Losing March

Northern Mockingbird

At 17, I discovered leaves on trees,
carved veins of light fanning into
a kaleidoscope of green, sawed edges
sharpened into points, bird feathers
descending into arched clouds.

Looking out the window,
lens perched upon my nose, told
to examine the drip of eucalyptus
weighted in sky, held in a metallic grip,
with flaky fingers and root sprawl.

Is this how it’s supposed to be,
a spectacle of finely crafted edges,
when life had been pools of blue rooted
in waves of mountains, palo verdes
a smear of pollen yellow, cacti coated
and licked like well-groomed cats?

The day the world came into focus,
childhood became the soft underbelly,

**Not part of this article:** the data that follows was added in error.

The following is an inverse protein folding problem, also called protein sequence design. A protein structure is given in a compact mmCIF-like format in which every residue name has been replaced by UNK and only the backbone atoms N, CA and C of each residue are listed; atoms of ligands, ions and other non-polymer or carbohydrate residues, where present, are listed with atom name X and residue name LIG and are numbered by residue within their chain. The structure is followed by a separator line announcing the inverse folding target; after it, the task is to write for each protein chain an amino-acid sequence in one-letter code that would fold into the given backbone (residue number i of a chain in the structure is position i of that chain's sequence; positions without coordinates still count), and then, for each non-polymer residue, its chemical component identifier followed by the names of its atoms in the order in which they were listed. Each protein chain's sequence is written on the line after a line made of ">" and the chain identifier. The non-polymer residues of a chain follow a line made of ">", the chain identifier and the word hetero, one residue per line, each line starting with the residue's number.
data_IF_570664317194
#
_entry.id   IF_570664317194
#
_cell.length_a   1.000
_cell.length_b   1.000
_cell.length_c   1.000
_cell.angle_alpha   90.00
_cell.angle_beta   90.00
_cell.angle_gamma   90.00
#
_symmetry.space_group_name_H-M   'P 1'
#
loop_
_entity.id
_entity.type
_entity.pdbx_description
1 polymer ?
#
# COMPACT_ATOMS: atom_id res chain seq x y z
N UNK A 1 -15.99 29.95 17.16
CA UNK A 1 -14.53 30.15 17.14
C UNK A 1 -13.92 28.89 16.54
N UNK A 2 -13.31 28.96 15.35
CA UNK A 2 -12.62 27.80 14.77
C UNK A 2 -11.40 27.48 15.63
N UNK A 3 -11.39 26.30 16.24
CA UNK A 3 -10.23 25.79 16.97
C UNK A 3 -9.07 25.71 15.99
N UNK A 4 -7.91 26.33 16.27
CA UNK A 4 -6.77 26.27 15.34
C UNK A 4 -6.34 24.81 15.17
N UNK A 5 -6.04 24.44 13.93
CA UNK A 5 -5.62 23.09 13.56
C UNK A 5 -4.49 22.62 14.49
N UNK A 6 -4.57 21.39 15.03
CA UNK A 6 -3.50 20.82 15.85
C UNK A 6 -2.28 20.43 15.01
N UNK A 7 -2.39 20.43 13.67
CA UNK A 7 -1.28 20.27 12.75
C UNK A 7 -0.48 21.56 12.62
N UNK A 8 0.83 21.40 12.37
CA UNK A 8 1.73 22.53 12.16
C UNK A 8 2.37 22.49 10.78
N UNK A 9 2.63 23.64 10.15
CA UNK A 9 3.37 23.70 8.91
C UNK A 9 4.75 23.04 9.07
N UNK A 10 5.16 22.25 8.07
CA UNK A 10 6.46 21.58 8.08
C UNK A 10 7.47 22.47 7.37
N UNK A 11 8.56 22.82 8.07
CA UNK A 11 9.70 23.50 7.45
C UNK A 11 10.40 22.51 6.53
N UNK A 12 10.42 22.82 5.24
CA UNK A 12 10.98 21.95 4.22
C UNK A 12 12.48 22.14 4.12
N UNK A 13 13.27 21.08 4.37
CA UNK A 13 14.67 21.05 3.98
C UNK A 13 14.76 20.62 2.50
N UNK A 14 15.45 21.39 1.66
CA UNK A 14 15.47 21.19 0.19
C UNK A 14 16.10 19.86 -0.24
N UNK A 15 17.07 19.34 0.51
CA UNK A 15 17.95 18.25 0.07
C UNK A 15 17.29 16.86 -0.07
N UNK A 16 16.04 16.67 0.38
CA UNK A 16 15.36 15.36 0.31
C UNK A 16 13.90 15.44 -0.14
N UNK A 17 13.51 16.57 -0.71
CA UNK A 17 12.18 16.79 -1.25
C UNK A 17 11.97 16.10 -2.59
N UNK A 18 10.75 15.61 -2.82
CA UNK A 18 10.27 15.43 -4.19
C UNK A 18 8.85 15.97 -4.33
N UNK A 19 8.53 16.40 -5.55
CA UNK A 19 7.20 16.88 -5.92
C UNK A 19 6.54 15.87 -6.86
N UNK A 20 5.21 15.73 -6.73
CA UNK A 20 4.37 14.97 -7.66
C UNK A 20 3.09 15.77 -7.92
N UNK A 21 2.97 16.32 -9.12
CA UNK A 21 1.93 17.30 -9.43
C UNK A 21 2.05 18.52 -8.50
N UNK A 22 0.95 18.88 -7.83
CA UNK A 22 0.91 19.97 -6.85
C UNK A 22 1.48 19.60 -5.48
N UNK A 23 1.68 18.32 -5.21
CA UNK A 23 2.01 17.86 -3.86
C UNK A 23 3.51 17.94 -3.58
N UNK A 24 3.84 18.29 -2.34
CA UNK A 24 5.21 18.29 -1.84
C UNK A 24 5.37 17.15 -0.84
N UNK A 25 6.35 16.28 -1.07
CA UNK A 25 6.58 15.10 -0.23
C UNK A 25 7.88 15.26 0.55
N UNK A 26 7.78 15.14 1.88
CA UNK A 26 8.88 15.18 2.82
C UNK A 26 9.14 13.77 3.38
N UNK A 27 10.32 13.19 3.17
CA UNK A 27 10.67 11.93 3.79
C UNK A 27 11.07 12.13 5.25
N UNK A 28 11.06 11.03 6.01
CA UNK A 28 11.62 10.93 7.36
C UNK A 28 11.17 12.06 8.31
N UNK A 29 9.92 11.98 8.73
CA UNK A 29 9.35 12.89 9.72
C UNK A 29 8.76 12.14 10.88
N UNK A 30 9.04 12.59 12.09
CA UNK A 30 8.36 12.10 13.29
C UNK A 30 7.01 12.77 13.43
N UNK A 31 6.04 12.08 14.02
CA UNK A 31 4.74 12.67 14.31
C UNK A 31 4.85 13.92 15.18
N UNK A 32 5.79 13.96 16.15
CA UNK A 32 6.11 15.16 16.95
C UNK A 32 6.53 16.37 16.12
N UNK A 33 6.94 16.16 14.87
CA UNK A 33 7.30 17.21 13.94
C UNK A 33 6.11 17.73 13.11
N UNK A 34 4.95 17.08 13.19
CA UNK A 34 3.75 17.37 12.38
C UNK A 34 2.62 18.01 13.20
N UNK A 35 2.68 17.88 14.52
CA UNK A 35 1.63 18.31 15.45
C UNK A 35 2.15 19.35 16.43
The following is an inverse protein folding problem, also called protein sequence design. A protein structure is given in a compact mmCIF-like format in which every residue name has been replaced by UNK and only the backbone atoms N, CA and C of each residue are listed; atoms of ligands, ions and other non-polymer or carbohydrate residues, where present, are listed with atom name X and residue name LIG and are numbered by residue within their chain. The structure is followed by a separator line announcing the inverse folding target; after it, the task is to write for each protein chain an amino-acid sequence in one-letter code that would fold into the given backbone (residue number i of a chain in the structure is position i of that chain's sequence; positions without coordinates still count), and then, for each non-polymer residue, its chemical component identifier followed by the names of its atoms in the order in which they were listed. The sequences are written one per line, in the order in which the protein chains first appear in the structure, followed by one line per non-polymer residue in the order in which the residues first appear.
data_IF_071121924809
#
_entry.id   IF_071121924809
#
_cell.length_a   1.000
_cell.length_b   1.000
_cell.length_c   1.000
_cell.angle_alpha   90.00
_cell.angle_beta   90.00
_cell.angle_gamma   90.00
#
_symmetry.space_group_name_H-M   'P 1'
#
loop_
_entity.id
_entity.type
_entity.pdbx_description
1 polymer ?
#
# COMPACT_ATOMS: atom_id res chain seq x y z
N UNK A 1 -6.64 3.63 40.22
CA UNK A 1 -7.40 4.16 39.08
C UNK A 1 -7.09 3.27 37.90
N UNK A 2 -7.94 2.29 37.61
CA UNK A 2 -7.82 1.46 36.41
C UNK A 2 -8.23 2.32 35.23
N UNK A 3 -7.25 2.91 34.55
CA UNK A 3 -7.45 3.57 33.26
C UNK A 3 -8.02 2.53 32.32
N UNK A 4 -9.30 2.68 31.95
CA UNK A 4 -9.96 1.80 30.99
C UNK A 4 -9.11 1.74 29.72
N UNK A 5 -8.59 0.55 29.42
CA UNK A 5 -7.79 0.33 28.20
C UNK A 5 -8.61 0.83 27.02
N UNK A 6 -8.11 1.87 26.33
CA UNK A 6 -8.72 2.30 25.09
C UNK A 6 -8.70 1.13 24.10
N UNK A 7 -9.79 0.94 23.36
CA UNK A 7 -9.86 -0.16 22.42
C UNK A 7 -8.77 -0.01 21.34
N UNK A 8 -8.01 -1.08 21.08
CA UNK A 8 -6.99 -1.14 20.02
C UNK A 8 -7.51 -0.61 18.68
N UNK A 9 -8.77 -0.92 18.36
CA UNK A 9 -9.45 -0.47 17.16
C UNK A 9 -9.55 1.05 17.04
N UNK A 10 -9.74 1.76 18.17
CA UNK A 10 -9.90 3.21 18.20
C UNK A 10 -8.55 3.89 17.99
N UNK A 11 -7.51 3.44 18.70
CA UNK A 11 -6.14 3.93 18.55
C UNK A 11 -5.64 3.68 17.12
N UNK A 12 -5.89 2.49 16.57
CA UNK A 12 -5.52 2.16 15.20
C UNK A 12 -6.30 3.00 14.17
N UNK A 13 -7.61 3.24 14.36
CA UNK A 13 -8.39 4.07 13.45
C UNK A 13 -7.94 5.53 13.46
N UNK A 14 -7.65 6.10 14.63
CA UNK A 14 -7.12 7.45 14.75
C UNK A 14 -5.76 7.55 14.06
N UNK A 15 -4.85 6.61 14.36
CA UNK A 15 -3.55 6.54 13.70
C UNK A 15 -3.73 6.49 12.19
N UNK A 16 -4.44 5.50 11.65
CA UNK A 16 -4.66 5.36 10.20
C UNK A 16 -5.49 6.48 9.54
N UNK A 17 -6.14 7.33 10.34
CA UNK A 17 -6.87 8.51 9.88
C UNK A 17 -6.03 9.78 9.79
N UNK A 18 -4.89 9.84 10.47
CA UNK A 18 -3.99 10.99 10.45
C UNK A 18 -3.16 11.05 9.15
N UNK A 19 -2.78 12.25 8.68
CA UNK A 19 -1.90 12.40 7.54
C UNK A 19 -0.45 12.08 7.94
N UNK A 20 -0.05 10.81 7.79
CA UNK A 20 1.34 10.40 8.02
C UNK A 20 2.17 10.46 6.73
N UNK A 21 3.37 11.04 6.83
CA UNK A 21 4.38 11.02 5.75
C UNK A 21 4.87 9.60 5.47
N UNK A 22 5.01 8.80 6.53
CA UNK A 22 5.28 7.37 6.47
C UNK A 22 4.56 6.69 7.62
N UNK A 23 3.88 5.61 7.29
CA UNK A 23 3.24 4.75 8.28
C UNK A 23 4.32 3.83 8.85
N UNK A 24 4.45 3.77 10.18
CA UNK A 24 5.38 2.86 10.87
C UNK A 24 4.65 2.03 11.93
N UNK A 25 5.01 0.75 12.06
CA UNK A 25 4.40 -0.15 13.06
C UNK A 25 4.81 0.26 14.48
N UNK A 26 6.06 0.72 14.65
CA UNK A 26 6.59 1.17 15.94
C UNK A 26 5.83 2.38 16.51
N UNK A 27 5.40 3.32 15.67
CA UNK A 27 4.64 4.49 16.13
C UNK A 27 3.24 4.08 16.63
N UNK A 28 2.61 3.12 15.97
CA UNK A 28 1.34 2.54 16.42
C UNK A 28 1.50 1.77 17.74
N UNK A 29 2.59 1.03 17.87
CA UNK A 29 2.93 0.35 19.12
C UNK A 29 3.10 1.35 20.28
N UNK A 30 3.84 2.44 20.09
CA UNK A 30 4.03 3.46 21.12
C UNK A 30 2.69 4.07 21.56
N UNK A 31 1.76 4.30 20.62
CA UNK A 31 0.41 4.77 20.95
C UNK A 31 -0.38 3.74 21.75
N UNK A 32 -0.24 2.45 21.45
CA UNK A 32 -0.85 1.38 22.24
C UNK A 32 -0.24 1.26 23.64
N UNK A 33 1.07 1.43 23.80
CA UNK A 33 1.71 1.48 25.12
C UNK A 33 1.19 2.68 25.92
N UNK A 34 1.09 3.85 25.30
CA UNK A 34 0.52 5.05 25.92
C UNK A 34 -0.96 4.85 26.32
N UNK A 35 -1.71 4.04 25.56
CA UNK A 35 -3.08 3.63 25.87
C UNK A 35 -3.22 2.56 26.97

a tangible abstract of cotton figurines,
until a glut of detail revealed
sticks no longer whittled into animal
shapes but sharpened into spears.

And here I am, in the wake of morning,
no lens to correct my vision, closing the
eyes of my 10-year-old self, only to hear
mockingbirds sing stolen trills, knowing they
don’t sing for joy, but rather to defend all the
imaginary lines drawn for self-preservation.

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